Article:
Tack's mystical and transcendental vision reached its culmination in a cycle of twelve lunette-shaped paintings, including Balance, that he created between 1928 and 1931 for the Music Room of the museum. The series forms an important chapter in the history of The Phillips as well as in the history of abstract painting in this country, and the artist considered it his crowning achievement.
Tack's endeavors as a muralist and decorator, launched in 1900 and culminating in his murals for the Nebraska State Capitol in 1928, encouraged him to develop a muralist's conception of painting in which compositions unfold through architectural space, encompass lofty themes, and possess a monumental scale. With their arched lunettes and gilded architectural borders, these paintings represent the final flowering of the Beaux-Arts tradition of the American Renaissance. However, Tack's abstracted and fragmented forms and his use of the Western landscape represent a striking departure from traditional symbolism and treatment.
In 1928 Phillips realized his dream of having a room decorated by Tack, choosing the museum's lower gallery (now the Music Room) for the series. The decorative series was part of the collector’s plan to prepare the room for public use as an art library or reception room. The space, which had irregular proportions, dark wainscoting, and a window transept, presented challenges to the artist. According to Phillips, the room—which he referred to as the "Hall of Cosmic Conceptions"—was meant to invite the viewer to contemplate universal emotions and the underlying unity of life and art. Through this overarching theme, Tack synthesized a confluence of sources, including Catholic mysticism, Neo-Platonism, and aesthetic formalism.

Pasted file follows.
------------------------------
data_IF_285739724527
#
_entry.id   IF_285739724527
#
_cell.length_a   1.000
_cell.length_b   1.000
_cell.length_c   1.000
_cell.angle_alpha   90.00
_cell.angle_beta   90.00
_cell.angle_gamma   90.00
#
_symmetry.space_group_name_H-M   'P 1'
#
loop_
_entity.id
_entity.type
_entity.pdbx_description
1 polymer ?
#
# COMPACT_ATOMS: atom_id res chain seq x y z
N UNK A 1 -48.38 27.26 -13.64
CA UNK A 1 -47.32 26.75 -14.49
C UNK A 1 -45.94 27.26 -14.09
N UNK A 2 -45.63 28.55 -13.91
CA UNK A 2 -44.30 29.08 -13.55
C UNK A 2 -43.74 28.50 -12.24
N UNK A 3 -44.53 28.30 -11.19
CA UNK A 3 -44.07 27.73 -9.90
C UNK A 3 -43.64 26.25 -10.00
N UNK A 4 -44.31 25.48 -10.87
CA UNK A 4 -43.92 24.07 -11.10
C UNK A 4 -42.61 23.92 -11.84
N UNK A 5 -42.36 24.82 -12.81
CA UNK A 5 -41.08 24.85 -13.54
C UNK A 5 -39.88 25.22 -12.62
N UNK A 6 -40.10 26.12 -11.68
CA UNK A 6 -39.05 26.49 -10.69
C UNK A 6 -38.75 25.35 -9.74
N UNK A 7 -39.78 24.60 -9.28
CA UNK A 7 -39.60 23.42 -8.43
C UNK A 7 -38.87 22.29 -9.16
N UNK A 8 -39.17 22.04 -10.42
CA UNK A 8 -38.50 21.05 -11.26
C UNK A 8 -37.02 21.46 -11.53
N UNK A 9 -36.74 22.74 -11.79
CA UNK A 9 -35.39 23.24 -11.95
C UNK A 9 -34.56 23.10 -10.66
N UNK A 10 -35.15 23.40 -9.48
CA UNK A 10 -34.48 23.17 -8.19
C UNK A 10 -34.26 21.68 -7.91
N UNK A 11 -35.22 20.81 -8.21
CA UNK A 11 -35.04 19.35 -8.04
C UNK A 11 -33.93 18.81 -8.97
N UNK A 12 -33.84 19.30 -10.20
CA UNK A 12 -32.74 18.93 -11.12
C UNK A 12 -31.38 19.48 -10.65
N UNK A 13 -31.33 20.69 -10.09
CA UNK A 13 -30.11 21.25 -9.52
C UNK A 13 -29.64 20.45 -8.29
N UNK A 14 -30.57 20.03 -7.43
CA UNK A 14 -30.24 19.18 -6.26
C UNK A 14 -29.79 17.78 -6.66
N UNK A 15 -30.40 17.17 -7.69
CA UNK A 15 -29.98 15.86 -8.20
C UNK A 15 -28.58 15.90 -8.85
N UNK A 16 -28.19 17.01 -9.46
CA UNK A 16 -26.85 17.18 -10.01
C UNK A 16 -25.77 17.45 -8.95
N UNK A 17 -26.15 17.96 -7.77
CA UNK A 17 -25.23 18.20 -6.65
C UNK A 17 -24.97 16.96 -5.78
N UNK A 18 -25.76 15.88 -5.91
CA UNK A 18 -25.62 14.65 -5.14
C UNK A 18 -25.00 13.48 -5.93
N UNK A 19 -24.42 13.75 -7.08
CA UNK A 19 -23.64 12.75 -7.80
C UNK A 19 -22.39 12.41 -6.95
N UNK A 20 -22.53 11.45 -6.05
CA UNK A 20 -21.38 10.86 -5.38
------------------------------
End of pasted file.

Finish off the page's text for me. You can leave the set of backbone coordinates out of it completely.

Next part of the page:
The titles, such as Balance, outline a complex interrelated program; as Balance was designed as part of the west wall, each work has their place within the visual and thematic scheme of the room. Balance is a painting that forms an orchestrated interrelationship with other earlier works in the series, including includes Order and Rhythm. This trio was to be flanked by two compositions symbolic of the limits of time and space, Outposts of Time I and II, 1929. While some paintings in the series were inspired by photographs of rocky desert landscapes, Balance is a more figurative composition, signifying that it was derived from Tack’s earlier work, The Crowd (1921-22).
Balance, Order, and Rhythm are unified in their repeating curves and complementary rhythms, underscoring their meaning as abstractions that harmonize life and art. Saturated primary colors and labored surface treatment are typical of this group; Tack burnished the surfaces with a roller dipped in ocher or other neutrally colored paint. To achieve additional surface effects in Balance, he added sand and other granular particles to the paint.
The Music Room panels won Tack recognition and visibility unprecedented in his career. In 1930 Phillips wrote Tack, "I cannot tell you how many people have simply been made over by the experience of that room," "...[V]isitors...become reverential and silent...under the influence of your art." In 1934 Tack wrote to his patron: "I consider this conception my magnum opus. It may never be carried further, but it is complete. It is in a sense cosmic—a poem on Life itself."